It’s been nearly two weeks since Joker debuted in theaters and the film is continuing its impressive streak of winning at the box office. The film was littered with controversy before it ever hit theaters, from its potential threats of gun violence at movie screenings to director Todd Phillips’ comments on “woke culture” and the climate of modern comedy.
But from a fan perspective, there was controversy as to where exactly this film rested itself. Is there any continuity to be had with this film? Joker has been said to have no connections to any DC films — it’s a stand-alone, at least for now. So what is it? What is its purpose?
Let me just start this by saying that the film is really well done, although it’s not perfect by any means. The greatest takeaway from it was that it’s a horror film — yes, a horror film. It might not be labeled that but I do think that could very well be what director Todd Phillips was leaning towards.
If you are a diehard comic reader, you’ll know that The Joker is often a very dark, horrifying character that is the very epitome of evil. A great example of this is in Alan Moore’s graphic novel, The Killing Joke — from which this film takes a lot of themes and ideas. The Killing Joke is one of the more brutal appearances from The Joker in all of his long history. If you look back at a lot of Batman comics, particularly those in the late 1980s and into the 1990s, horror is a fairly common theme at times where a lot of gritty and sadistic storylines are played out. So, to see this interpretation of The Joker in film really isn’t surprising — in fact, I’d say it’s rather welcomed.
You have to understand that it’s a horror film, however. No, it’s not campy, it’s not some raging gore fest of a film where a guy in a hockey mask kills hormonal teenagers. This is real horror. This is realistic. This is tragedy. It’s what horror movies should be and that’s why October is so fitting for its release. Honestly, it’s the best horror film of not only the year, but in ages.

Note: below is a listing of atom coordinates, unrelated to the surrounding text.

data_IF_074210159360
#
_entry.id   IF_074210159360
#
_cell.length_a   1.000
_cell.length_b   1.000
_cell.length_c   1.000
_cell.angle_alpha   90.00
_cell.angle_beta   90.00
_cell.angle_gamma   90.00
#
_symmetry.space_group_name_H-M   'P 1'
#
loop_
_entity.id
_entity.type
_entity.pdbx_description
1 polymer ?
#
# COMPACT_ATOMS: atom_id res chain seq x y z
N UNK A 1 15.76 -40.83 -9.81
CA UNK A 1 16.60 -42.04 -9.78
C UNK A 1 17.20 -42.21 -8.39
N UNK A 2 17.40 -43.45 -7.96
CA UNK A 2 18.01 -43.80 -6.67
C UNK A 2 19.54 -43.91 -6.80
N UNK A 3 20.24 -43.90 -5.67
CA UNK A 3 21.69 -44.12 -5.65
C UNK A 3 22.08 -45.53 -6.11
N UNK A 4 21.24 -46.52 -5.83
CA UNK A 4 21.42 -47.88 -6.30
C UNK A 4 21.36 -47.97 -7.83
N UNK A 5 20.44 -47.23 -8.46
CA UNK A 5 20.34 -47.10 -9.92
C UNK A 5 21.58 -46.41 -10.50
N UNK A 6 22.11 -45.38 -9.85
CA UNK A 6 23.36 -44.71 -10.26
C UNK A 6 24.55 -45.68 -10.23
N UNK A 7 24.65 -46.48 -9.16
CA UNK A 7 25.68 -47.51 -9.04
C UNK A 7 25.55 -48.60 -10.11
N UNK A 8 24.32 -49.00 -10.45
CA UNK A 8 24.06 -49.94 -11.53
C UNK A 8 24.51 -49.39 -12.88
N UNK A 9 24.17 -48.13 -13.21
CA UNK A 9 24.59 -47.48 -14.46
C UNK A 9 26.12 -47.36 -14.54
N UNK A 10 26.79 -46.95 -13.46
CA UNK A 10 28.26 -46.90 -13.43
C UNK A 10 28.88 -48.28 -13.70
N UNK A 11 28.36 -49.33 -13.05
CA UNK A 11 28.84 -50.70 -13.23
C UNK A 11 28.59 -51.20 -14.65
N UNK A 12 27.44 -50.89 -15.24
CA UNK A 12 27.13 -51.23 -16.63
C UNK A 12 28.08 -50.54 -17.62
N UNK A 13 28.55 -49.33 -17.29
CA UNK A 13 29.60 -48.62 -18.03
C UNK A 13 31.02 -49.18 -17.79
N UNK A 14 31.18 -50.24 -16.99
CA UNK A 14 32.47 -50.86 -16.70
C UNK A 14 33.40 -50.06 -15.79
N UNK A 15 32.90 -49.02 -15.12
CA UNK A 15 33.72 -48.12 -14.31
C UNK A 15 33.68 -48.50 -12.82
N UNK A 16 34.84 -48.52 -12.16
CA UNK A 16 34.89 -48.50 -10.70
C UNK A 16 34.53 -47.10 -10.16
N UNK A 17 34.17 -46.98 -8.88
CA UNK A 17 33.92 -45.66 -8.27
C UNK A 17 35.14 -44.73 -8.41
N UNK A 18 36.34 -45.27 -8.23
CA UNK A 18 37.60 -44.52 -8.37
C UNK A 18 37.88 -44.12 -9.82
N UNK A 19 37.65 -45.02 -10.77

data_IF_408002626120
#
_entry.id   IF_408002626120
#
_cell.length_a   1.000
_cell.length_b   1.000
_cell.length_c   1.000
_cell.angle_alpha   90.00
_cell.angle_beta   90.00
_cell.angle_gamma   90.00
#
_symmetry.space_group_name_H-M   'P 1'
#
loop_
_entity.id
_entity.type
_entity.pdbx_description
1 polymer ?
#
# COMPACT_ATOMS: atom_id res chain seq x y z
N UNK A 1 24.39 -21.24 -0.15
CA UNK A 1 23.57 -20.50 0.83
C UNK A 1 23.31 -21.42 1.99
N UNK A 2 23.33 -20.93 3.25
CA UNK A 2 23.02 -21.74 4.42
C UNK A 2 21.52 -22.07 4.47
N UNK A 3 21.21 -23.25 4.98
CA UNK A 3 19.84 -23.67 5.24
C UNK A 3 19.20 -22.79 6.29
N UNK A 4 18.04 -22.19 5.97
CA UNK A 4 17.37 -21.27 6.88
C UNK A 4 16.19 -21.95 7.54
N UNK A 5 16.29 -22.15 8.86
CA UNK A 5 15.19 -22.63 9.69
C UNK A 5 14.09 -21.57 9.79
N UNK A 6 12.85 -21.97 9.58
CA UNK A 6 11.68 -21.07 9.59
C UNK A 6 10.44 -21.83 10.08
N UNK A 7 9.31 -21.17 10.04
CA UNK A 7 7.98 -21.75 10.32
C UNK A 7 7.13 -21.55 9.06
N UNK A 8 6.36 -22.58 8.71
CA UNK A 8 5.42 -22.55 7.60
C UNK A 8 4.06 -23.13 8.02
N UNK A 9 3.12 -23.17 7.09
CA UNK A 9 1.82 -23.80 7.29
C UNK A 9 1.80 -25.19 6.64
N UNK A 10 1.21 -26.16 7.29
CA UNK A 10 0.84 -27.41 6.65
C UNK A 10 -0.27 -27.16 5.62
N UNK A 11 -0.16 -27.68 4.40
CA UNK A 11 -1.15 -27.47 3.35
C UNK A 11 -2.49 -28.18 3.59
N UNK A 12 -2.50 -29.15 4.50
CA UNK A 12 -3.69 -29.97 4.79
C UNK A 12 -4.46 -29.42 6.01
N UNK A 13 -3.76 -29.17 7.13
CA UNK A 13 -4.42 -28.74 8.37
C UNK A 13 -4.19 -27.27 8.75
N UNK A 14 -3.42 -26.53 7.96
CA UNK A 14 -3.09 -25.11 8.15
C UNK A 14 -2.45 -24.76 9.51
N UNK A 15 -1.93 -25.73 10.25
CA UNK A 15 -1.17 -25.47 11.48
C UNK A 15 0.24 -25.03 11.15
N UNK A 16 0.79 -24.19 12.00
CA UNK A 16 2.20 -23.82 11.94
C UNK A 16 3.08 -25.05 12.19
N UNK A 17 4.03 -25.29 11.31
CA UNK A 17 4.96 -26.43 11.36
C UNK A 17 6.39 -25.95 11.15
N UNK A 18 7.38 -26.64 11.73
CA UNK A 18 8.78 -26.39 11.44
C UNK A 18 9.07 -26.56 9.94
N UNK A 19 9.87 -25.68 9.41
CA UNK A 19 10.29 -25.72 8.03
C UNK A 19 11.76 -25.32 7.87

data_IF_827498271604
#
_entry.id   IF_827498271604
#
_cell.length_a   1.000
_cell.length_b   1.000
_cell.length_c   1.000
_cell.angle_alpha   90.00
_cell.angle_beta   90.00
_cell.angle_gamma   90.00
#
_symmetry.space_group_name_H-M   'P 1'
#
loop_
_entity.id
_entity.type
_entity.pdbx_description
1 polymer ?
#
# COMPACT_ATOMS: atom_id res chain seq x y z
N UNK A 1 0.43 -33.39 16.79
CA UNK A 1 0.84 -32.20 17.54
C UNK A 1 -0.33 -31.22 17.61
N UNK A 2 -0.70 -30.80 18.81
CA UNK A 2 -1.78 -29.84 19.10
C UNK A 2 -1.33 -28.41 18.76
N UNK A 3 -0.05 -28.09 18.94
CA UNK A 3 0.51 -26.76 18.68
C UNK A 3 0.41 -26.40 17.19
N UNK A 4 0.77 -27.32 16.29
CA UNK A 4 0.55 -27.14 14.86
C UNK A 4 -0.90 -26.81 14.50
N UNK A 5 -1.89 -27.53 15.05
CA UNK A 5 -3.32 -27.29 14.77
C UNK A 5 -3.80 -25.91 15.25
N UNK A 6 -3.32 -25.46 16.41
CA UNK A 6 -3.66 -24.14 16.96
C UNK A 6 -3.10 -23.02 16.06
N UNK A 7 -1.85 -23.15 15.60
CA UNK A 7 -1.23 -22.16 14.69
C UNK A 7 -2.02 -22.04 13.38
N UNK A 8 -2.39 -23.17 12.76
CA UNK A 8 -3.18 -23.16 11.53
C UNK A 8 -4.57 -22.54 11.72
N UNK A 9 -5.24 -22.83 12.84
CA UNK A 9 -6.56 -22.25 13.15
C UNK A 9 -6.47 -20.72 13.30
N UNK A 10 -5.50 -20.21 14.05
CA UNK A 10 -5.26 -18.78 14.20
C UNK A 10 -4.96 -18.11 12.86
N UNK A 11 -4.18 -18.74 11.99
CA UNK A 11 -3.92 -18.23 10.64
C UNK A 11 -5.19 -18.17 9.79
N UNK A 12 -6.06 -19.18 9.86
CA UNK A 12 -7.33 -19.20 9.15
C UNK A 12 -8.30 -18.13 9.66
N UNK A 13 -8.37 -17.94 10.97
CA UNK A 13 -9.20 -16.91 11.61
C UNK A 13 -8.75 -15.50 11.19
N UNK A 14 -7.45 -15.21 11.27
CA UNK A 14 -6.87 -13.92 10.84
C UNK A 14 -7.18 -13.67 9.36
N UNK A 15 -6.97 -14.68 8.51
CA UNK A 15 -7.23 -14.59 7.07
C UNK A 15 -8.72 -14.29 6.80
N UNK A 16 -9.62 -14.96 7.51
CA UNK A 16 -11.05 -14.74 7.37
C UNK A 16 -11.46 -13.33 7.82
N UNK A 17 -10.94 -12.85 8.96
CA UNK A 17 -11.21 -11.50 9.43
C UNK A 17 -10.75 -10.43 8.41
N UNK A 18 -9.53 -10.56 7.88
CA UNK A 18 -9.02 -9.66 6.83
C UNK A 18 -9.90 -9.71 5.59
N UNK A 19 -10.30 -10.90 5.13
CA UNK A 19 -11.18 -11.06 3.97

I can see how that could be a disconnect for some. This is supposed to be a comic book film because it’s based on one of the most famous comic book characters of all-time. It’s supposed to be in that genre. But the only comic book characteristic about this film is some of the characters and setting. The plastering of the Joker name for the title is what sells this film to those that may not have otherwise paid their hard-earned money to watch some film about a struggling comedian and clown battle with his mental well-being. Is that unoriginal, even cheap? Sure, but let’s not lie and say this wouldn’t be one of those drama-type films that makes very little money at the box office if it were called something else. I know why I went to the theater and watched it.
This film comes at an incredible time in the film industry because it gives you something different. Yes, it’s dark — extremely dark — and it’s downright uncomfortable at times. It’s odd pulling for a character like Arthur Fleck/Joker — he’s a very unusual protagonist to where you’re not sure how you’re supposed to feel, as a viewer, about him. But isn’t that what horror films do? They make you, the viewer, cheer for, maybe somewhat begrudgingly, the killer. Do you go to watch Halloween for Laurie Strode or Michael Meyers? This may or may not be a film you want to watch over and over but to dismiss it because it’s not in the same vein as modern comic book films is foolish.
The comic book film genre is growing tiresome at this point, so a nice change of pace, and even tone, is welcomed. The way I see it, DC had nothing to lose with this film. They have a chance to start a new wave of comic book films, one separate from their competition. That is if fans can look past Marvel’s massive influence and success, because where things become problematic among fans is that they expect continuity, they expect longevity and connection to prior or future films. That’s a precedent set by Marvel and its Marvel Cinematic Universe. That’s not DC. That’s not Joker.